In any detective novel, the readers are in doubt. They are indulged in the novel to find the answer to one particular question: Who is criminal and why did they kill him? But, Jonathan Lethem went beyond that. He created a fine piece of art that submerged the reader in the solving of a mystery, but also he created an emotional bridge between the protagonist, Lionel Essrog, and the reader. Jonathan Lethem’s Motherless Brooklyn evokes compassion and pity from the reader by putting the spotlight on the main character’s inner conflict. This is what adds depth and meaning to his novel. Therefore, I strongly believe that If Ed Norton were to produce a film based on this novel, he should definitely emphasize the protagonist’s inner conflict. Edward Norton needs to focus on the relationship between Frank Minna and Lionel. He should demonstrate how Lionel evolves and develops throughout the novel considering the absence of Frank and his Tourette syndrome, and how this leads him to recognize the true face of Frank.
The evolution of Lionel’s character is so compelling. The first scene that Edward should display in his movie is the flashback chapter. This chapter gives us, the readers, an insight on Lionel’s early years. Lionel grew up as an orphan along with three other Minna Men; Tony, Gilbert and Danny. They were outcasts of the society residing in an old, dusty library. They didn’t have a person that they can look up to. As a result, Lionel and the other boys were completely lost and confused. Lionel was missing a source of guidance. He needed an adult in his life, a role model; someone who is experienced. As a young teenager, Lionel was in a quest for an identity: “I sought signs of my odd dawning self in Theodore Dreiser, Kenneth Roberts, J.B. Priestley, and back issues of Popular Mechanics and failed, couldn’t find the language of myself … But it was Minna who brought me the language, Minna and Court Street that let me speak.” (37) At this point, the reader dives in the dreadful world of Lionel. Lionel’s life before Frank is lonely, gloomy and dark. As a scapegoat, Lionel took inspiration from people who, nevertheless, succeeded like J.B Priestley, an author that was motherless at a very young age and. He thought that reading Priestley’s masterpieces would, perhaps, give him a feeling of hope. There might be a successful and bright future for him. However, this wasn’t satisfying. Lionel had a low self-esteem and was insecure. Suddenly, a man saved him and lighten his life, FRANK MINNA. Frank gave a sense to Lionel’s life. As a result, Frank was an idol and became a father figure to Lionel. He guided every step that Lionel took and defined Lionel’s character. As a result, Lionel did not know his real identity. Lionel praised and admired Frank, but Frank wasn’t exactly the right model to follow. He used Lionel, Tony, Gilbert and Danny because they were young, innocent and naïve. Lionel was oblivious to this reality, but Gerard, Frank’s brother, knew that “[Frank] kept you charmed and flattered but also in the dark, so your sense of even his small world was diminished, two dimensional.” (231). He wasn’t seeing the different angle of Frank’s personality. However, Tony was wiser than this. Tony tells Lionel, “the problem with you, Lionel, is you don’t know anything about how the world really works. Everything you know comes from Frank Minna or a book. I don’t know which is worse.” (184) Lionel believed that Frank allowed him to find his identity. On the contrary, Frank threw him in a darker hole. Lionel became uneducated and brainless. In short, losing Frank was devastating for him. Lionel had to escape this dark hole that he lodged in for years. Also, in a scene at the Zendo, Lionel gets confused and mentions, “I wished that Frank would whisper a clue in my ear from the beyond.” (141) This demonstrates his dependence upon Frank; therefore, the relationship between these two characters should be the heart of the screenplay.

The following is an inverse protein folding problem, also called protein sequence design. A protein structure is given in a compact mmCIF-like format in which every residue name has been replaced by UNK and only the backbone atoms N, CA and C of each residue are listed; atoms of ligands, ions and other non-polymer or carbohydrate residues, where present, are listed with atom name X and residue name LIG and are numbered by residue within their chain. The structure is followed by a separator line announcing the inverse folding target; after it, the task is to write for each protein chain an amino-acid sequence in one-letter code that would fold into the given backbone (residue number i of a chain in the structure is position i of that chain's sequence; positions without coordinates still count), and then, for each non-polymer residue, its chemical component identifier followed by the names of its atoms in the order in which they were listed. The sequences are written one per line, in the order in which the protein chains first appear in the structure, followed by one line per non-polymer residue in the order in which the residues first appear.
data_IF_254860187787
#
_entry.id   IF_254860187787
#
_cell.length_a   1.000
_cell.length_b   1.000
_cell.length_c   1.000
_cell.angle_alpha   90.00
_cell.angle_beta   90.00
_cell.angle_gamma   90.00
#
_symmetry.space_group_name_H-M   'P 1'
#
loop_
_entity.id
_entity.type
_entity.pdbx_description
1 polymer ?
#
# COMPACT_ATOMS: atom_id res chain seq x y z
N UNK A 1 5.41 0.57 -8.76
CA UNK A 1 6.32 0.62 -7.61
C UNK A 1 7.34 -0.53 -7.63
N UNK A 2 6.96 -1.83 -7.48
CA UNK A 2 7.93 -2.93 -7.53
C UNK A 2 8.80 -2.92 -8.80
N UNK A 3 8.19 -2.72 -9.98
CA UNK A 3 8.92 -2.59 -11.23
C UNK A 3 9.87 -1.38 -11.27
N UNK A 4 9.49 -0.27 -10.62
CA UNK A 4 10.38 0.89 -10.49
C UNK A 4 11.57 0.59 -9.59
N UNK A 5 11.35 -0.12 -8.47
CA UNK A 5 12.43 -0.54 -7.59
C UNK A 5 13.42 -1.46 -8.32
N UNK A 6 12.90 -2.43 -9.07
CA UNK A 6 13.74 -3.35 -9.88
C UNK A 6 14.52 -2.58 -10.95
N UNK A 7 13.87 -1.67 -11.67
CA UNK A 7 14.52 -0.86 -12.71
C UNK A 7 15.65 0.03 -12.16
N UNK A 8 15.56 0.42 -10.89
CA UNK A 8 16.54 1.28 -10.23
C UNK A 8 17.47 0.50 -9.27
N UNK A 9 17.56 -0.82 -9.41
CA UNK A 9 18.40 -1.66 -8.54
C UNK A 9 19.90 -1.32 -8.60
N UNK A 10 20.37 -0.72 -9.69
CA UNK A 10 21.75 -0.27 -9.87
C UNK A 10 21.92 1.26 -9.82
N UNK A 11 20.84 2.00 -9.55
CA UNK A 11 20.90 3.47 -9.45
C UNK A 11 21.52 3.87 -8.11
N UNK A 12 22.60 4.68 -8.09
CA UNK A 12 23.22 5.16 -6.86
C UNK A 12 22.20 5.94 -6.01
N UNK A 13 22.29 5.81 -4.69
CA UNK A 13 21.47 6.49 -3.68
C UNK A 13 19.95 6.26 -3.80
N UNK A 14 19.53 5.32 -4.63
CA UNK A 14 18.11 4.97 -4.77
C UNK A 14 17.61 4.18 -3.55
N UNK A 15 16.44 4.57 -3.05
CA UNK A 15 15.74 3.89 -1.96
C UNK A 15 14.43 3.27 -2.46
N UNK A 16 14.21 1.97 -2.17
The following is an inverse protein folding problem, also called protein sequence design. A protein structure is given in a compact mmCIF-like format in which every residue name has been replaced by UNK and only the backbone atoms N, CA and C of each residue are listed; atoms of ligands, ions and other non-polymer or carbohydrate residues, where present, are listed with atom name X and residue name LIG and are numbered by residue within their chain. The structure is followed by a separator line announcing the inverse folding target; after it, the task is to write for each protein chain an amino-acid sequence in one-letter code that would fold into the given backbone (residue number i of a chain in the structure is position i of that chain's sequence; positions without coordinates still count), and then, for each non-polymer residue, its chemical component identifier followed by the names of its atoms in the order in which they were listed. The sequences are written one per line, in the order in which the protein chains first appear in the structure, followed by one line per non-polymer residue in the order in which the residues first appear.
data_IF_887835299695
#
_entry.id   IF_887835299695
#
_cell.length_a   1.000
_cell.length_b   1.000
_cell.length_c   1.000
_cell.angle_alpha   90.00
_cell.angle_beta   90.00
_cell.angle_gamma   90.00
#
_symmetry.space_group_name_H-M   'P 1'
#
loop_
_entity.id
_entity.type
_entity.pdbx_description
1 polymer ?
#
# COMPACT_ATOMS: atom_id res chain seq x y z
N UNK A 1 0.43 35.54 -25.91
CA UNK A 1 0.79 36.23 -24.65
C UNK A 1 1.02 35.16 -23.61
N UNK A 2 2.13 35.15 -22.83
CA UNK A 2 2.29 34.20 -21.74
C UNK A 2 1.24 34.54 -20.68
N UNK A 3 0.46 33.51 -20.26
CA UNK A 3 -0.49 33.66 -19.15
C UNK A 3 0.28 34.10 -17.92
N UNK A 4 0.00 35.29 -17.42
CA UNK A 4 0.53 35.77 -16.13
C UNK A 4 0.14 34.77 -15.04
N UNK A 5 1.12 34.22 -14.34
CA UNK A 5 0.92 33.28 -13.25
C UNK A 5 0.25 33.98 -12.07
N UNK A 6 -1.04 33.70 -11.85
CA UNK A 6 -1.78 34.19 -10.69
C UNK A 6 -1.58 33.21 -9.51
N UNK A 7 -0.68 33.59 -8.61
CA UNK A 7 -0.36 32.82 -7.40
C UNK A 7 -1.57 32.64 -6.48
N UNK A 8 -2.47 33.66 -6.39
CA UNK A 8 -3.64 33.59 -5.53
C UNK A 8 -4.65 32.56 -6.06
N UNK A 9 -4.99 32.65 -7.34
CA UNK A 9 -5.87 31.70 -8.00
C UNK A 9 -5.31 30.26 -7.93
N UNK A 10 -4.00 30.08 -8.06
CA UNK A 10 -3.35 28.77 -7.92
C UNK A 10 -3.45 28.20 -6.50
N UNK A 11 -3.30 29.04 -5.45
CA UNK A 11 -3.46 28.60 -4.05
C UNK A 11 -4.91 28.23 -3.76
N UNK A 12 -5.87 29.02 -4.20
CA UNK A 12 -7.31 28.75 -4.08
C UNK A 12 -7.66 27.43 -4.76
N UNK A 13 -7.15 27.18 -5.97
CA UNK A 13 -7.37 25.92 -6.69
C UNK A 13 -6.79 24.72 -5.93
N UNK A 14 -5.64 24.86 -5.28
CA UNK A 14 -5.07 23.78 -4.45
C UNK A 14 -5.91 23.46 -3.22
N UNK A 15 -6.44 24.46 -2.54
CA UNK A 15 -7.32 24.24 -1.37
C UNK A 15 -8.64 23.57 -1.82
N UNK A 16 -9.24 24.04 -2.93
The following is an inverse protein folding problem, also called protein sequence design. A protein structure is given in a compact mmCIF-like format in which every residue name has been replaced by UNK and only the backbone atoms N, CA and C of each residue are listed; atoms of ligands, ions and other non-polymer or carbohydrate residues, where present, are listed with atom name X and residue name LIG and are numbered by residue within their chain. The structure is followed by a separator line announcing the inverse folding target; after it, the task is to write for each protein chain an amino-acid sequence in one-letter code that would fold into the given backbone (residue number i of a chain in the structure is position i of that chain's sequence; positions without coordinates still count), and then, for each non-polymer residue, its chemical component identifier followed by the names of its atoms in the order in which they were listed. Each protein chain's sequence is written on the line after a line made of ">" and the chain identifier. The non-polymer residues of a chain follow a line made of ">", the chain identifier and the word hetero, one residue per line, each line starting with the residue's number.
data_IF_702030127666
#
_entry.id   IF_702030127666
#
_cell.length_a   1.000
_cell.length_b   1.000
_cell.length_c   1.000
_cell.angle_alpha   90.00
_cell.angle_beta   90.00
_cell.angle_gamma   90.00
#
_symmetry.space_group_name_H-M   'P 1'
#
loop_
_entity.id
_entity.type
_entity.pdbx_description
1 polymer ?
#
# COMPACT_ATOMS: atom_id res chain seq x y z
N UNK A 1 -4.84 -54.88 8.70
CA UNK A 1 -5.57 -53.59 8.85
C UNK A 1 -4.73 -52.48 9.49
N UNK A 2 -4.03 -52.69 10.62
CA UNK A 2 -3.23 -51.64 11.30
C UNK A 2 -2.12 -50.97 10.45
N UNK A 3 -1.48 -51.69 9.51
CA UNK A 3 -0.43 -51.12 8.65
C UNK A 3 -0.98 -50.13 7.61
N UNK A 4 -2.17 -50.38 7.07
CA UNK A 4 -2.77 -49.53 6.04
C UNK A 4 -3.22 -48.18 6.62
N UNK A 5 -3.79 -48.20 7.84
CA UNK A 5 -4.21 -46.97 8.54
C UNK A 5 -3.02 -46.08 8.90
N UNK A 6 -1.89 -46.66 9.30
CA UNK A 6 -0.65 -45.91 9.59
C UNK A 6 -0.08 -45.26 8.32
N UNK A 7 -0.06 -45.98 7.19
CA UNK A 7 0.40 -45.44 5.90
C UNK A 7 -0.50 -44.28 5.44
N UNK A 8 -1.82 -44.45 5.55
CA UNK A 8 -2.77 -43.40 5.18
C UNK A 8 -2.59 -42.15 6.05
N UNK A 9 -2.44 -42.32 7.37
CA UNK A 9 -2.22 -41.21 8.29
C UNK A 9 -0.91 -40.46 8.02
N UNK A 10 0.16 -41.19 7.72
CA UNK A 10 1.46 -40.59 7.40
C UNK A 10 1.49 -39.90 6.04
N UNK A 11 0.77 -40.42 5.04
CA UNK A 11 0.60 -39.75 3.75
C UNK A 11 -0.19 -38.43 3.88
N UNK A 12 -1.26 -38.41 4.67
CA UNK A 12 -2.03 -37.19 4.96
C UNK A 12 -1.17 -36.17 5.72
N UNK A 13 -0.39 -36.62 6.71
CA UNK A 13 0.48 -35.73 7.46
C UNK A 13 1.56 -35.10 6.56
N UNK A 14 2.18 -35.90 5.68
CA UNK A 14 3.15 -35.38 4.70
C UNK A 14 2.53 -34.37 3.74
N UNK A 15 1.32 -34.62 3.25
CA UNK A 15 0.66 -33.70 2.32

As the story progresses, the reader is seeing how the main character grows and develops independently. After the death of his idol, Lionel is completely lost. Slowly, he recovers and becomes independent. Also, Mr. Essrog becomes vigilant and skeptical. In a scene where he investigates the Zendo, we see how he is gaining confidence: “For once I was playing lead detective instead of comic – or Tourettic – relief.” (143) This feeling that Lionel has about himself shows that he is gaining more power and freedom with the absence of Frank. In a way, Frank was only setting boundary on Lionel and was confining him to specific, basic roles. For instance, Lionel mentions, “I’d never made a street call before, and felt quite Captain Kirk-ish.” (153)